Tuesday, January 29, 2013

Open House about City's draft plan for Preston-Carling Area on February 5th

A message from the office of Councillor Katherine Hobbs follows: 

 You're Invited: Open House on Carling-Preston District CDP

Urban design consultant George Dark’s recommended development plan for the Preston-Carling district, one of the fastest growing neighbourhoods in the city, will be presented at a public information session on Tuesday, February 5.

The Preston-Carling strategic directions will complement two community design plans in the Preston Street corridor: One for Bayview Station District at the north and Gladstone Station District farther south.

This information session will be a chance for residents to see and comment on the Mr. Dark’s recommended approach for redevelopment of the Preston-Carling district, including project timelines, and to view the results of a recent public design charette. The Preston-Carling district plan was commissioned to ensure orderly development after the City received a number of applications for major developments in the area.

The charette was conducted by Mr. Dark and resulted in a model showing possible buildings, greenspace and transportation links. After the public information session, City Planning staff will review the public comments and present their recommendations to the City’s Planning Committee and Council for consideration in March.

Date: Tuesday February 5, 2013
Time: 7 to 8:30 p.m.
Location: Tom Brown Arena, 141 Bayview Road, Ottawa

For more information on the Carling-Bayview Community Design Plan and to review and comment on the results from the design charette, please visit ottawa.ca/carlingbayview.

Note from CHNA: See January 25th posting called "Ottawa’s tallest buildings, highest density: coming to streets near you." Please consider completing the CHNA 'Survey Monkey' questionnaire on this issue by going to http://www.surveymonkey.com/s/R772VTW


Friday, January 25, 2013

Ottawa’s tallest buildings, highest density: coming to streets near you?

-City releases draft development plan for Preston-Carling Area
-CHNA seeks community input

The City has just released a draft development plan for the Preston-Carling area, which includes the eastern section of the Civic Hospital neighbourhood. The central theme: major “intensification.”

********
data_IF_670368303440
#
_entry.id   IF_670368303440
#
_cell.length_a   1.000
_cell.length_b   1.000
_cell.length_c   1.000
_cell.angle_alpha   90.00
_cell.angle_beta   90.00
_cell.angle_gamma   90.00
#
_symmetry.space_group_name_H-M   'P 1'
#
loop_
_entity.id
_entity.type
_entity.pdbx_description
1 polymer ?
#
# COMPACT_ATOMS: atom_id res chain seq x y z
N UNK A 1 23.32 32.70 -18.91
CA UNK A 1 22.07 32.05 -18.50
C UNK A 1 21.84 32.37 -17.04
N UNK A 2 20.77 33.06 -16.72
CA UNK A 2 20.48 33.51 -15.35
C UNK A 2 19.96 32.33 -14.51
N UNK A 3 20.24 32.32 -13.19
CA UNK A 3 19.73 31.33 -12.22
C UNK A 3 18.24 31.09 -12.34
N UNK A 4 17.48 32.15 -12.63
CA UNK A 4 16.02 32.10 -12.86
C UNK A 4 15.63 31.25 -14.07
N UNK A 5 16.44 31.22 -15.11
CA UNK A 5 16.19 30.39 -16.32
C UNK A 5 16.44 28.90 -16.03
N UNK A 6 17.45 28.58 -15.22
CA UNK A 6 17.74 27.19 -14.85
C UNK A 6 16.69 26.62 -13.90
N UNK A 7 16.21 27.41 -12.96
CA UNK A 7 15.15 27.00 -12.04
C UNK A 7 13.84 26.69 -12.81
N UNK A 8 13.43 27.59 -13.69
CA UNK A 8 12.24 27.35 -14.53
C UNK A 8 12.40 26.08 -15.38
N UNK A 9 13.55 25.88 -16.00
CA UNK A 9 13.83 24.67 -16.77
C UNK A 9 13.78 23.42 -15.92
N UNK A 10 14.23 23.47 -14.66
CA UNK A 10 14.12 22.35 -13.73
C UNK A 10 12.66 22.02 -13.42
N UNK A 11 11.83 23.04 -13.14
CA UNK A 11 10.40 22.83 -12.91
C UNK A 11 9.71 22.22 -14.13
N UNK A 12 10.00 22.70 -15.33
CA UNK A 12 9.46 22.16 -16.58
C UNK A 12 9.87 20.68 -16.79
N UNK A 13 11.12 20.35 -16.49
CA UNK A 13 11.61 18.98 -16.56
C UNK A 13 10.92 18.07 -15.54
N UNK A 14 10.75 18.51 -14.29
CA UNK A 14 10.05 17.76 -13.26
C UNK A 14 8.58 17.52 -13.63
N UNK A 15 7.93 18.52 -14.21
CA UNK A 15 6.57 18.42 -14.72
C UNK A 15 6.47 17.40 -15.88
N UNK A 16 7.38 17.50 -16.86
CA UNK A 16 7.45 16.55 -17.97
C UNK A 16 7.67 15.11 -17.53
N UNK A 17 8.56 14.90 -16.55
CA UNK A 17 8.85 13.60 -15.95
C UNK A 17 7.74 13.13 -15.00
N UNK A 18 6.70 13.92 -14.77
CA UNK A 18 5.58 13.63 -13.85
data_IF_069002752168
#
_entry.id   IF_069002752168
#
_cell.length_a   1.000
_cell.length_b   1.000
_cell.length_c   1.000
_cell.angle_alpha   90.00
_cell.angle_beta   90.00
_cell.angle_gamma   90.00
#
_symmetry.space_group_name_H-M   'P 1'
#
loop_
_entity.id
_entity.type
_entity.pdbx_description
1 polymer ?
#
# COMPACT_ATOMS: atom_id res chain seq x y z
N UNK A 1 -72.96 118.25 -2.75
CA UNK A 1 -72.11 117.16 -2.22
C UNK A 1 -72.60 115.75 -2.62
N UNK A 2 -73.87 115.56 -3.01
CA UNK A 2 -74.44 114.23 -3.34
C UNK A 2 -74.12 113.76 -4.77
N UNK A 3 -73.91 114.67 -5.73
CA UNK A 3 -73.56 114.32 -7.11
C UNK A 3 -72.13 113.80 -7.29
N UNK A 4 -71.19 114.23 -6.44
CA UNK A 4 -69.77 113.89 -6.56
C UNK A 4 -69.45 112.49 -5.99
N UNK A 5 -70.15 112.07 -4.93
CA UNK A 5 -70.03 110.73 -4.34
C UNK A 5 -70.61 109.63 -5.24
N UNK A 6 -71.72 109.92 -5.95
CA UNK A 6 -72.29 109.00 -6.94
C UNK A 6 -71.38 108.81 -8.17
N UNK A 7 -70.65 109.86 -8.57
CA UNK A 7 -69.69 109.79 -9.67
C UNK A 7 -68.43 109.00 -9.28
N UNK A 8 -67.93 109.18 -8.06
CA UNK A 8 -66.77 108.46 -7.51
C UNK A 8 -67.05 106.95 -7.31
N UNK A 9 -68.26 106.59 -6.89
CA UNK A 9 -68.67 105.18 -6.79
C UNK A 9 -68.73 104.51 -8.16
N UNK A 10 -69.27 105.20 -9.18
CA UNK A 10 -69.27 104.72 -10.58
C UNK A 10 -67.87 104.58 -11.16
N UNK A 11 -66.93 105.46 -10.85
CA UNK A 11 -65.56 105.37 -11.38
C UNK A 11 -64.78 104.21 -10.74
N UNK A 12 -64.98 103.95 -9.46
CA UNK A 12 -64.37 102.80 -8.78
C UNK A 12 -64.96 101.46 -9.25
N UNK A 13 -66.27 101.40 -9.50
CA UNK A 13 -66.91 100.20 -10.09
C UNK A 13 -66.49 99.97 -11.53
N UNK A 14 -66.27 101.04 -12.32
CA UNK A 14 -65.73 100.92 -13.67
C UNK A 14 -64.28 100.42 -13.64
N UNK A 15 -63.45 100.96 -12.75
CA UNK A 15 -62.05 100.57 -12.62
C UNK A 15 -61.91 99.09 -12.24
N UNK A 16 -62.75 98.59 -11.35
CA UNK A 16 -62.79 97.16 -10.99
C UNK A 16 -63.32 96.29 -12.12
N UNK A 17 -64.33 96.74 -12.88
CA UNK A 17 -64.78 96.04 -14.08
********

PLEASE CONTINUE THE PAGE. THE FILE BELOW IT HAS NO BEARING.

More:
You will be affected by the plan if  . . . you live in the Civic Hospital neighbourhood . . . travel on our  streets . . . use our parks . . . send your kids to a neighbourhood school . . . swim at the Plant Recreation Centre . . . enjoy the ambiance of Little Italy . . . live near a patch of development land, etc., etc..  

Among the draft plan’s highlights:

 It calls for the area to have the tallest buildings and highest population density in the entire city.
·         It would allow construction in the area of at least 23 condo and office towers of between 15 and 40 storeys (3x40, 3x30, 6x25, 2x20, 7x18, 2x15 — for a total of 556 floors of high-rise development).

·         It would allow construction in our own Civic Hospital neighbourhood of one 30-storey tower, five 25-storey towers, and one 15-storey building. That’s 170 floors of high-rise development (mainly condos), all to be clustered on the block of land between Champagne St. and the O-Train trench, north of Carling.  

·        It says there should be a height transition from the towers “towards the surrounding stable residential neighbourhoods", but there isn't one. The maximum height of the “transitional” buildings on our side of the trench will be over nine storeys, putting high-rises adjacent to one and two storey buildings.

·          It recommends new road/bridge connections over the O-Train trench at Young and Hickory Streets, encouraging more traffic to flow on residential streets between our neighbourhood, Little Italy and points further east.

·          The plan calls for traffic calming projects throughout the study area. No details are provided.